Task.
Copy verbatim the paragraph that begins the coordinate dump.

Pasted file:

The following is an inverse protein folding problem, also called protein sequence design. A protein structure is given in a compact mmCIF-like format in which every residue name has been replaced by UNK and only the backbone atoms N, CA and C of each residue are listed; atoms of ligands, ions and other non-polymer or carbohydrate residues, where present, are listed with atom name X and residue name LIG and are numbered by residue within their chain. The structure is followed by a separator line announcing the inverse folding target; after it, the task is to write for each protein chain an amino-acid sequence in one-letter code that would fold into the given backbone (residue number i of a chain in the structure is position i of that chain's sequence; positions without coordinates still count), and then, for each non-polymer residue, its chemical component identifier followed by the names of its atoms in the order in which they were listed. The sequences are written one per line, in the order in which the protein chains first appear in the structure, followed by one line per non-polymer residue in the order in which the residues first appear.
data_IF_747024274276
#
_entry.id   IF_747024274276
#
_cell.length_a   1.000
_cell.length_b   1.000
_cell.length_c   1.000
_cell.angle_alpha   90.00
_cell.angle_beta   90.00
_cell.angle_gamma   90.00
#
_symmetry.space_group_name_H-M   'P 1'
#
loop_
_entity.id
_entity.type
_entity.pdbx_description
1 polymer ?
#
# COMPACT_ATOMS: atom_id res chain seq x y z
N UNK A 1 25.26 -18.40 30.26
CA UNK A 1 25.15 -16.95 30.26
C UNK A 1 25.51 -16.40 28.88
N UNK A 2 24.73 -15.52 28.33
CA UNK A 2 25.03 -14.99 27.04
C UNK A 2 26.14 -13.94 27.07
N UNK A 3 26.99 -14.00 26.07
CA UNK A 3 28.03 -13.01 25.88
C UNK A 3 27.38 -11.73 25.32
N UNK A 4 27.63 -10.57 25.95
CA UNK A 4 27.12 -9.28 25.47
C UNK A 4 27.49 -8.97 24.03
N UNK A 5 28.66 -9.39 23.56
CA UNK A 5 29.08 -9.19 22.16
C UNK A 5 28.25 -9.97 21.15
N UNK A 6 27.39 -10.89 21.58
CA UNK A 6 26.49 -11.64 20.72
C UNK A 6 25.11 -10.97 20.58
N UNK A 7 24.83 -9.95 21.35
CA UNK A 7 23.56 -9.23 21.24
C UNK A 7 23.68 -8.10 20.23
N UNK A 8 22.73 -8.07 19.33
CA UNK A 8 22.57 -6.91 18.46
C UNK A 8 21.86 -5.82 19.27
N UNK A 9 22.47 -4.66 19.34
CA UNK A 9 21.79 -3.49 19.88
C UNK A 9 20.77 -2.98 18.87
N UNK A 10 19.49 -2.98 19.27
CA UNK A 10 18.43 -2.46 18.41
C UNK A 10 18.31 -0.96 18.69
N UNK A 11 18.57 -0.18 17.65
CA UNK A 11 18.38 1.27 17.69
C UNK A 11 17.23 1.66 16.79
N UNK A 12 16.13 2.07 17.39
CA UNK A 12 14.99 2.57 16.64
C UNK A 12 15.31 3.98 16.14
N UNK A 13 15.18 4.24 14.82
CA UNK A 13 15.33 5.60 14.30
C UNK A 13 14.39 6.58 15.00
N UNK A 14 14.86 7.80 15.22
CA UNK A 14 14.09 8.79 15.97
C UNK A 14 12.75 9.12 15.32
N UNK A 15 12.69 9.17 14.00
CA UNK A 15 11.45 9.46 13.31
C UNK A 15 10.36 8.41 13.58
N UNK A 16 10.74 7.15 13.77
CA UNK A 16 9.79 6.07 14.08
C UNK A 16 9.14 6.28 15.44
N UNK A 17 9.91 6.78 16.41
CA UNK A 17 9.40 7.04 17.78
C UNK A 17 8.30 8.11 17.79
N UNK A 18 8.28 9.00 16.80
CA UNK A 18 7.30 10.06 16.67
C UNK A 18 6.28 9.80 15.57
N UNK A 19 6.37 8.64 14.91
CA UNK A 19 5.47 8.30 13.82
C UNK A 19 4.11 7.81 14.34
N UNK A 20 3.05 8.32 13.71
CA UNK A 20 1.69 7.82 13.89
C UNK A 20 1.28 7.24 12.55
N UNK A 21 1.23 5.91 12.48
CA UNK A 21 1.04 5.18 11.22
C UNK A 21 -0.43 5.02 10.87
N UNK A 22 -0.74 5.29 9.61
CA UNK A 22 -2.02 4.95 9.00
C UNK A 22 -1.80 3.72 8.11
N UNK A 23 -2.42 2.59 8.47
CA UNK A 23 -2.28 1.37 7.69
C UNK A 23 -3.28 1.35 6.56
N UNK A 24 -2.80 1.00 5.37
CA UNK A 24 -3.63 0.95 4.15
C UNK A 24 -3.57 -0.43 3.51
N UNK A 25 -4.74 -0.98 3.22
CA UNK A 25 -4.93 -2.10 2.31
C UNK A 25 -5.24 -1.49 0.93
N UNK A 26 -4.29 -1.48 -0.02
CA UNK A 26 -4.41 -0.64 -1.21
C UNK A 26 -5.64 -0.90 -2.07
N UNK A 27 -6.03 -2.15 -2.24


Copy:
The following is an inverse protein folding problem, also called protein sequence design. A protein structure is given in a compact mmCIF-like format in which every residue name has been replaced by UNK and only the backbone atoms N, CA and C of each residue are listed; atoms of ligands, ions and other non-polymer or carbohydrate residues, where present, are listed with atom name X and residue name LIG and are numbered by residue within their chain. The structure is followed by a separator line announcing the inverse folding target; after it, the task is to write for each protein chain an amino-acid sequence in one-letter code that would fold into the given backbone (residue number i of a chain in the structure is position i of that chain's sequence; positions without coordinates still count), and then, for each non-polymer residue, its chemical component identifier followed by the names of its atoms in the order in which they were listed. The sequences are written one per line, in the order in which the protein chains first appear in the structure, followed by one line per non-polymer residue in the order in which the residues first appear.